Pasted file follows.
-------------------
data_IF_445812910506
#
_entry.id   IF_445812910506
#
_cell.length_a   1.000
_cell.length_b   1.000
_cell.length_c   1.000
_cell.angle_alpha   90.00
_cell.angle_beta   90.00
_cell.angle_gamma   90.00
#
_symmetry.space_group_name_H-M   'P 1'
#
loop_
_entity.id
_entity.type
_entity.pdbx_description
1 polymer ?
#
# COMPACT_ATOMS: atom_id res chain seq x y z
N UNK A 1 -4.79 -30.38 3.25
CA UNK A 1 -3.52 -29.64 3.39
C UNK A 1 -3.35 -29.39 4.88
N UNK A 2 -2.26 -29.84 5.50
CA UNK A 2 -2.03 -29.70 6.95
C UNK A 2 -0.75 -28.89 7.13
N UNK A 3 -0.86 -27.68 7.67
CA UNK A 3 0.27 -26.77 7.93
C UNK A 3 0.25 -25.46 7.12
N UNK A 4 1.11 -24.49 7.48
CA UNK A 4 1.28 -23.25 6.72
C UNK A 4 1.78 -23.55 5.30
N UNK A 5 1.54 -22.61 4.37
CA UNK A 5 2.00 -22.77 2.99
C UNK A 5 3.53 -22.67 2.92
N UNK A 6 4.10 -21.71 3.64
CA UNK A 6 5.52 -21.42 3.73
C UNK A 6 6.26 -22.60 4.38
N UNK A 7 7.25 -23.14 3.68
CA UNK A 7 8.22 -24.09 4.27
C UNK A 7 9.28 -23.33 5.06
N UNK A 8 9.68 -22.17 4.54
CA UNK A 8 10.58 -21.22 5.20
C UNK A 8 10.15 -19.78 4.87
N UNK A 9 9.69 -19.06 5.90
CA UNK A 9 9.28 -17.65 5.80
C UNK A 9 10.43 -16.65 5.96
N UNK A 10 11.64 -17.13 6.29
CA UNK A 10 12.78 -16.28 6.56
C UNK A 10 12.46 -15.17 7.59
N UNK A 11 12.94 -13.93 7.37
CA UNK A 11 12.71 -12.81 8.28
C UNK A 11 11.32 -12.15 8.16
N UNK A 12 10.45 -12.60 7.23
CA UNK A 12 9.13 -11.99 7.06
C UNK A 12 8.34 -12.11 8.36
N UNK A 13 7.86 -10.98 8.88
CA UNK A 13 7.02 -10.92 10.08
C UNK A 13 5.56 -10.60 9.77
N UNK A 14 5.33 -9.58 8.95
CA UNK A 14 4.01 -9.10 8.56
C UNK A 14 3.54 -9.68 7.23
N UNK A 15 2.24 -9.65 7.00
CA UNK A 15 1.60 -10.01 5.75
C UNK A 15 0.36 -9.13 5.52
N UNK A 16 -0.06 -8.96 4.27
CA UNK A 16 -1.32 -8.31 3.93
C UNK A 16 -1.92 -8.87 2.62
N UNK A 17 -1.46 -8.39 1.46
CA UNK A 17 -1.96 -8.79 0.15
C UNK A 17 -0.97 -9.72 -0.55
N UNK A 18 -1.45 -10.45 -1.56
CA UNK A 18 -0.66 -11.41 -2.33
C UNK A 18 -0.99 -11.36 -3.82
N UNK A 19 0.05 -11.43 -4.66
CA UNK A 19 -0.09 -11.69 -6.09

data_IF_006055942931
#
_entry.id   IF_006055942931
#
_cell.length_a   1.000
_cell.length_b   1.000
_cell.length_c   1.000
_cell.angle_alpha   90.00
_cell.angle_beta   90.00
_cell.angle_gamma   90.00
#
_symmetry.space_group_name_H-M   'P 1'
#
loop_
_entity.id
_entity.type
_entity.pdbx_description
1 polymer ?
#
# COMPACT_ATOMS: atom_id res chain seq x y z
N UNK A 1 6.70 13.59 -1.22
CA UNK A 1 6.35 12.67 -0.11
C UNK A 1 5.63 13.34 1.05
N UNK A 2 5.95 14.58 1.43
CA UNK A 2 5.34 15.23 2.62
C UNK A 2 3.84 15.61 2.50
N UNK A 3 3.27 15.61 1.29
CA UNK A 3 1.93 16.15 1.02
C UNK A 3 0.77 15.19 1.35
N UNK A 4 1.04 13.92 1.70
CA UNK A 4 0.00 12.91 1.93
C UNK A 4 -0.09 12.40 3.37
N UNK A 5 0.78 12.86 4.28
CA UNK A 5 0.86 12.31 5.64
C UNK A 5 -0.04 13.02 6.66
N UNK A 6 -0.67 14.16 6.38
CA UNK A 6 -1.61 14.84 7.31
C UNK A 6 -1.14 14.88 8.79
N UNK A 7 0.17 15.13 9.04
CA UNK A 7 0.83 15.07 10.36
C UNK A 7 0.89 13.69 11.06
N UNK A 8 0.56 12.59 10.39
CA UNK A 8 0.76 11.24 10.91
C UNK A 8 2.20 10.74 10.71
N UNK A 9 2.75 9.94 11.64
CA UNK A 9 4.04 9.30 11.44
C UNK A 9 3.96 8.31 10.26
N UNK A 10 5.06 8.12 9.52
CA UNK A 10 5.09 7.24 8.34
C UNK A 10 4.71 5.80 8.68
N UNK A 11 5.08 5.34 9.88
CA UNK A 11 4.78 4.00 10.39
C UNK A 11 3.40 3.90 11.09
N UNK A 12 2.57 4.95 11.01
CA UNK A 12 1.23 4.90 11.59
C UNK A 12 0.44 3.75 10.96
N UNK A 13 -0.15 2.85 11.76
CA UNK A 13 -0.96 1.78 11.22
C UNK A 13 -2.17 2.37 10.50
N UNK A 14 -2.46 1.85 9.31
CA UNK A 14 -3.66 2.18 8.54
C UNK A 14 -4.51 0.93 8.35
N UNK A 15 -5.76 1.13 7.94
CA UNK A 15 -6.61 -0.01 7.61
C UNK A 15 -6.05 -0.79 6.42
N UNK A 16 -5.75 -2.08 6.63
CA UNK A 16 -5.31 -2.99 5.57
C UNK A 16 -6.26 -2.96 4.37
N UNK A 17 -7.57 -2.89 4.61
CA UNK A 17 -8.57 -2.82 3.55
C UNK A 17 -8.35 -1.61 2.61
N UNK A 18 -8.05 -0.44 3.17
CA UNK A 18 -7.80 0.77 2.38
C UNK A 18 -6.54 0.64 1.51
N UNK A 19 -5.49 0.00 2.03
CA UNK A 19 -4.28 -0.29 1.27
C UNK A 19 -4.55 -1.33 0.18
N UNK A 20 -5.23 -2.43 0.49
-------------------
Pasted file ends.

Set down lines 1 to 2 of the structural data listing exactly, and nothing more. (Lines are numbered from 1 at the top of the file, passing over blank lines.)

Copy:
data_IF_445812910506
#